This blog post was written by Charlotte Ciampa, Communications Intern for the Environmental Health team at NACCHO. Charlotte is a senior at Emmanuel College in Boston, MA, majoring in Communications and Media Studies with minors in Marketing and Global and Public Health.
Local, territorial, and state health departments everywhere felt the effects of the COVID-19 pandemic, with each department bearing a different weight of the burden. While all public health services were affected drastically, environmental health service teams within local health departments (LHDs) bore a heavy majority of the burden.
Direct Effects of the Pandemic on Environmental Health Local Staff
LHDs work every day to have resources readily available for public health emergencies like COVID-19, however, staff shortage and funding often prohibits the emergency response from being as effective as is needed by the community. About 76% of LHDs reported that they did not have enough staff to serve what the pandemic called for, 56% reported inconsistent guidance from the federal government, 50% reported inconsistent guidance from the state government, and 47% reported a lack of dedicated funding. This called for more exertive efforts by teams within the LHD such as environmental health.
Environmental health staff make up 12% of the LHD workforce, providing a wide array of important services such as food safety education, vector control, indoor air quality, hazmat response, land use planning, air pollution, radiation control, and noise pollution. Eighty four percent of all surveillance for all local health departments is provided by environmental services.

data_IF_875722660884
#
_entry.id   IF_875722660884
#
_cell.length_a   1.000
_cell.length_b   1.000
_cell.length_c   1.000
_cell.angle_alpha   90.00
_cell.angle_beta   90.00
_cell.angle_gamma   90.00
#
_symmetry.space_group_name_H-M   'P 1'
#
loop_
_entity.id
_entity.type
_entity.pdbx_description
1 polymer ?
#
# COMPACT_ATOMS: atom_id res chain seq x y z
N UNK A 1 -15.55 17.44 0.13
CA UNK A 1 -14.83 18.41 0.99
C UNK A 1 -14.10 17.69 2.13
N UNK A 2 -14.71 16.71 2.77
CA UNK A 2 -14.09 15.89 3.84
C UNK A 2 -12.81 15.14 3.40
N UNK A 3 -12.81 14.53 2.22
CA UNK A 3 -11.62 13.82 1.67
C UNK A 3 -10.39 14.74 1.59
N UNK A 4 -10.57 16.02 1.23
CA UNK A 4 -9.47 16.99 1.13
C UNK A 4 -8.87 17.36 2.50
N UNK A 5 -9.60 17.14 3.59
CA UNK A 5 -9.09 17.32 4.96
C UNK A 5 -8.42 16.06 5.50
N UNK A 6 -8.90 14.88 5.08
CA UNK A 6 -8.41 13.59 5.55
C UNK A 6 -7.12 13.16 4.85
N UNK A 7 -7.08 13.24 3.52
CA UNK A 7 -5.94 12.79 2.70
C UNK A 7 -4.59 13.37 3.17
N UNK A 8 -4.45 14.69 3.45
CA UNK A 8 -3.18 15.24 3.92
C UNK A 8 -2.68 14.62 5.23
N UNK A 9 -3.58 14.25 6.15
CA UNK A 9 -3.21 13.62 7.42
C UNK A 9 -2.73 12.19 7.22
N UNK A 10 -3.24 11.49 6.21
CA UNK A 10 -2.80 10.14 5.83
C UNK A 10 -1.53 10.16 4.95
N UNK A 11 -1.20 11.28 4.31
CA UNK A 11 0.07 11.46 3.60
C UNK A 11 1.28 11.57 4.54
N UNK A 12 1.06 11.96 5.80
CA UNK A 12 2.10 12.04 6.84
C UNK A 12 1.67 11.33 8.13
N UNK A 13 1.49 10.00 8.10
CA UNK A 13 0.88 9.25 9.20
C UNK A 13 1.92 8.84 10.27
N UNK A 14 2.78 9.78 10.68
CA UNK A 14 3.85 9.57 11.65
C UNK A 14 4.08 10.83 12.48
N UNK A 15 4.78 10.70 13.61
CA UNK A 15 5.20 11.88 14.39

These vital services were halted when the COVID-19 pandemic began focusing instead on necessary emergency services that the pandemic called for. Like many public health services provided by LHDs, they became secondary to the frontline response to the pandemic. One of these services, environmental health inspections, was reduced by 48% from 2019 to 2020. NACCHO found that environmental health workers had the highest percentage among all of the LHD workforces reassigned to respond to the pandemic - at 57% reassignment.
On top of the work environmental health teams faced, the mental toll of the workforce was like none ever seen before. Many public health workers reported experiencing symptoms of depression, anxiety, PTSD, and suicidal ideation. The prevalence of symptoms of mental health conditions had increased by 40.9% in 2021. Symptoms such as depression and anxiety were found among public health workers at similar rates to those seen in healthcare workers while symptoms of PTDS were 10-20% higher in public health workers than those reported in healthcare workers. The traumatic and stressful workload taken on by LHDs during the pandemic had a direct impact on these rates, exacerbated in cases by the harassment faced by health departments at the time; NACCHO reported that almost one in six local health staff agreed that they “felt bullied, threatened, or harassed by individuals outside of the health department because of [their] role as a public health professional.”